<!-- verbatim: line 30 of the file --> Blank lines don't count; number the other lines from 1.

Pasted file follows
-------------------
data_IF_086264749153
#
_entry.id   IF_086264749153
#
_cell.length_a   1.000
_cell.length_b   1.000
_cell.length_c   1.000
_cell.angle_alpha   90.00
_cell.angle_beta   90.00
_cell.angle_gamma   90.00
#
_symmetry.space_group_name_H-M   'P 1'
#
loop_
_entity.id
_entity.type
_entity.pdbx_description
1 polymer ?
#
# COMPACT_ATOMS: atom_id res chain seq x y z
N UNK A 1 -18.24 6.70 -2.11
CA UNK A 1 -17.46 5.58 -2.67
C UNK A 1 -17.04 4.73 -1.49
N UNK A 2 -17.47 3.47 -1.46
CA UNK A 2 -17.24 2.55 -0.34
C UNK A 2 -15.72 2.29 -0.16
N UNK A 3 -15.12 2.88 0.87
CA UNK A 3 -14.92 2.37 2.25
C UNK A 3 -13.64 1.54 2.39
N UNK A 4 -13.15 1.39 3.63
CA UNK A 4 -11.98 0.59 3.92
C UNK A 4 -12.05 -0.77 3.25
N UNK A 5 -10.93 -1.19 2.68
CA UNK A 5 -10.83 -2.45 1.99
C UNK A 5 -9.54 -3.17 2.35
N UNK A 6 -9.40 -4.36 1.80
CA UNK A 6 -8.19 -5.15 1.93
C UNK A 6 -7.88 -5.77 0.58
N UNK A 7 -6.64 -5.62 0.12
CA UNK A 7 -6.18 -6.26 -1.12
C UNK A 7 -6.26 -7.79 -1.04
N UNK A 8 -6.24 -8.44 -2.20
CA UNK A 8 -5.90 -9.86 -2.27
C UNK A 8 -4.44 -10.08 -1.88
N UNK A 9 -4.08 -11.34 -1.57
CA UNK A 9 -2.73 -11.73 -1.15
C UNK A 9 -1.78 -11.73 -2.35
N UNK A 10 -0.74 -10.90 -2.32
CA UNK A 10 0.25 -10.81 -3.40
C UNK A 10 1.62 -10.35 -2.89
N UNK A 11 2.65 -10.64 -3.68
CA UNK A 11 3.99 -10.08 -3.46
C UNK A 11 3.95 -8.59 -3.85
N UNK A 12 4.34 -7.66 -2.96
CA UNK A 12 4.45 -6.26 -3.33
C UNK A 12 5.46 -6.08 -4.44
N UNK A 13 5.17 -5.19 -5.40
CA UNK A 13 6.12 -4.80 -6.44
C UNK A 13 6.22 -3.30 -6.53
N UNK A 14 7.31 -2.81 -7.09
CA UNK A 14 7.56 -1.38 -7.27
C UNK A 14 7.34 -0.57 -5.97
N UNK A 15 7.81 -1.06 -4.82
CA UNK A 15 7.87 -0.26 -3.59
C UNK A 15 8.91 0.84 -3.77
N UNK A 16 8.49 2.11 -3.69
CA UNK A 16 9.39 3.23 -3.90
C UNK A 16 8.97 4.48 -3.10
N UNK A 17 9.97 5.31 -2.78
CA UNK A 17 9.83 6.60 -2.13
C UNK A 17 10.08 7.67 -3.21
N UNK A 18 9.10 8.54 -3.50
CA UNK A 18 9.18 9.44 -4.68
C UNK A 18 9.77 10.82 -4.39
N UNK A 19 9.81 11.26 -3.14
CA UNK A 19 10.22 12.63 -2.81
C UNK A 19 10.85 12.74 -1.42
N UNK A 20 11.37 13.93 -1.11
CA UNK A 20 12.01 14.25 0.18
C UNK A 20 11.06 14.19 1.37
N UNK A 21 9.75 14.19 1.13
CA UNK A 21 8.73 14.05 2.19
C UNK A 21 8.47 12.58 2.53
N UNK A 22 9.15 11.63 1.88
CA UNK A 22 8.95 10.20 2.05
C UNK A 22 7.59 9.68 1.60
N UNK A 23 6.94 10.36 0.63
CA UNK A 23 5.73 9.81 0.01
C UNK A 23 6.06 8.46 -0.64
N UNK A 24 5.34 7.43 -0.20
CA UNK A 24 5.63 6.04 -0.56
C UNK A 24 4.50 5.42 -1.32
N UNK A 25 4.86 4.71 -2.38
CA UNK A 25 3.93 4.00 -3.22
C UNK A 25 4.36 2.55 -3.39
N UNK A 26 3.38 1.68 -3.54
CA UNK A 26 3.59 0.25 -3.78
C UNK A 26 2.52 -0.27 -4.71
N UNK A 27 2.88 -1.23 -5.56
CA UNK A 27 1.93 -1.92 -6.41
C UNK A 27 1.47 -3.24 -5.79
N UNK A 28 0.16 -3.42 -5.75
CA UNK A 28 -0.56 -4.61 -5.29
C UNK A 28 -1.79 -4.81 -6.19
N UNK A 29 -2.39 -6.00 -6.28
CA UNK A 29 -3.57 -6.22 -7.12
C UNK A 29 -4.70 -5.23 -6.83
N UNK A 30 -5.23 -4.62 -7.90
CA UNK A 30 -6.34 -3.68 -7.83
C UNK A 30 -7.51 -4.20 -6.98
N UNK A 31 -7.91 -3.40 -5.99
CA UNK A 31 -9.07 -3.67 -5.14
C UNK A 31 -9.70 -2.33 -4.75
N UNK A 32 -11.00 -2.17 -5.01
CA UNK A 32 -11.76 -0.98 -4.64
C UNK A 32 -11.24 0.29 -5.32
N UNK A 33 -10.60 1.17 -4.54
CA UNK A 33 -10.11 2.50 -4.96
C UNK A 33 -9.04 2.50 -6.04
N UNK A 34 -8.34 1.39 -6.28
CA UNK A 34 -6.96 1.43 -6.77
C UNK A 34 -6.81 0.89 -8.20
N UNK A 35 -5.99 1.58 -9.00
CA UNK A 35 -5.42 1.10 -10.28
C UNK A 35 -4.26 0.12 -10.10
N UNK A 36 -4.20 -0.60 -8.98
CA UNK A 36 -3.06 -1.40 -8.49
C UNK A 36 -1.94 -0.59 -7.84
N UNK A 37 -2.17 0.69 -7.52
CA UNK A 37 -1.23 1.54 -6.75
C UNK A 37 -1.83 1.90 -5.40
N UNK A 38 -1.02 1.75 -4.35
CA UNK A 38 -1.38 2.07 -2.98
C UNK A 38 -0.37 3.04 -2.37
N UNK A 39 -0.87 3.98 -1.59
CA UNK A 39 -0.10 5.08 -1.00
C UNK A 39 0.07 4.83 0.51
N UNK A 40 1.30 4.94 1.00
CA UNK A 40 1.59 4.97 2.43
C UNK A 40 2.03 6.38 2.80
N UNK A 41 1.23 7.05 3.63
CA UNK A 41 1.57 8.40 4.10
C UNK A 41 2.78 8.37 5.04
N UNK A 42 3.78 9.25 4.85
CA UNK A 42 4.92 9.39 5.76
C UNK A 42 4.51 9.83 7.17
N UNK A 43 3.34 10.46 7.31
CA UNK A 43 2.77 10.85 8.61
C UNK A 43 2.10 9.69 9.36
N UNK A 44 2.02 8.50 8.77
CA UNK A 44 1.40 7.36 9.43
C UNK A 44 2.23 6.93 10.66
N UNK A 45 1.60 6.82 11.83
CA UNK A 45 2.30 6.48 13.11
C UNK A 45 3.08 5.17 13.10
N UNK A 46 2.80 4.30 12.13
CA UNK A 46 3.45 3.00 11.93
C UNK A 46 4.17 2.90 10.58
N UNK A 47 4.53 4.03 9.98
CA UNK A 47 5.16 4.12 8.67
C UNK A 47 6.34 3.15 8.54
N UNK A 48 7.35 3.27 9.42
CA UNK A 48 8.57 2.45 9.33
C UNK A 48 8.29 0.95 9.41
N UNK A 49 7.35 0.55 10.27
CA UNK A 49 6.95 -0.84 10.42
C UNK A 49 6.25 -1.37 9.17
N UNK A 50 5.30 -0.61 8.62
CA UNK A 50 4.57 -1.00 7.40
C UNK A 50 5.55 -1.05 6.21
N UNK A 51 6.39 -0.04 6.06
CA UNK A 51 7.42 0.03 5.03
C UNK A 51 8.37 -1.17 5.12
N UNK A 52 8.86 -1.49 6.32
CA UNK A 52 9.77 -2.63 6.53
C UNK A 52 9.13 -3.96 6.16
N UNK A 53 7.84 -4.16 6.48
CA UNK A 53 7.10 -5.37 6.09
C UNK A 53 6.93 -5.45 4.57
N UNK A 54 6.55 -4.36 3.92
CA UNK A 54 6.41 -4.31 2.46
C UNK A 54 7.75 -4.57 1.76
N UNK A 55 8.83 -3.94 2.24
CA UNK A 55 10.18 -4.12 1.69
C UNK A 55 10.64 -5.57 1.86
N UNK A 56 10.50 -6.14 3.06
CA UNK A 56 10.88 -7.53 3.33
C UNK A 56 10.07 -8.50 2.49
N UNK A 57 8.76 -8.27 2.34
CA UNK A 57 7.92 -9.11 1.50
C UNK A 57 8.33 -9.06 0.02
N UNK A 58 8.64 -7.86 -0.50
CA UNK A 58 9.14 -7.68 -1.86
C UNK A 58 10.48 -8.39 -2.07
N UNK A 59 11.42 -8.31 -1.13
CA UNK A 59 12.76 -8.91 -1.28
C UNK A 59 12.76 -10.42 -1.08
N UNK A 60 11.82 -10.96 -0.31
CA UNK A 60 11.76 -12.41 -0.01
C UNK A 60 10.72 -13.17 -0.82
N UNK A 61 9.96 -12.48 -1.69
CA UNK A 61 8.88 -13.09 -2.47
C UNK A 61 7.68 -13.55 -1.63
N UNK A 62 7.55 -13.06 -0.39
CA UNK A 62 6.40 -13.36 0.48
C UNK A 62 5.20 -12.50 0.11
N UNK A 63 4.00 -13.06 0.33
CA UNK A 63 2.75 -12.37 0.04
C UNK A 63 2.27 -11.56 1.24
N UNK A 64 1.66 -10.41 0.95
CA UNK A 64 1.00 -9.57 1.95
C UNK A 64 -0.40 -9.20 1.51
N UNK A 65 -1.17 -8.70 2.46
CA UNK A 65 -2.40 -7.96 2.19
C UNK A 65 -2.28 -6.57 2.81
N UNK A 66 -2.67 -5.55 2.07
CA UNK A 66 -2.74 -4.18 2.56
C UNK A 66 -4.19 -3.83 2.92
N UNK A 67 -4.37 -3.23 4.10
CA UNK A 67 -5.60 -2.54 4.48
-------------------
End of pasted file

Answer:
N UNK A 4 -13.15 1.39 3.63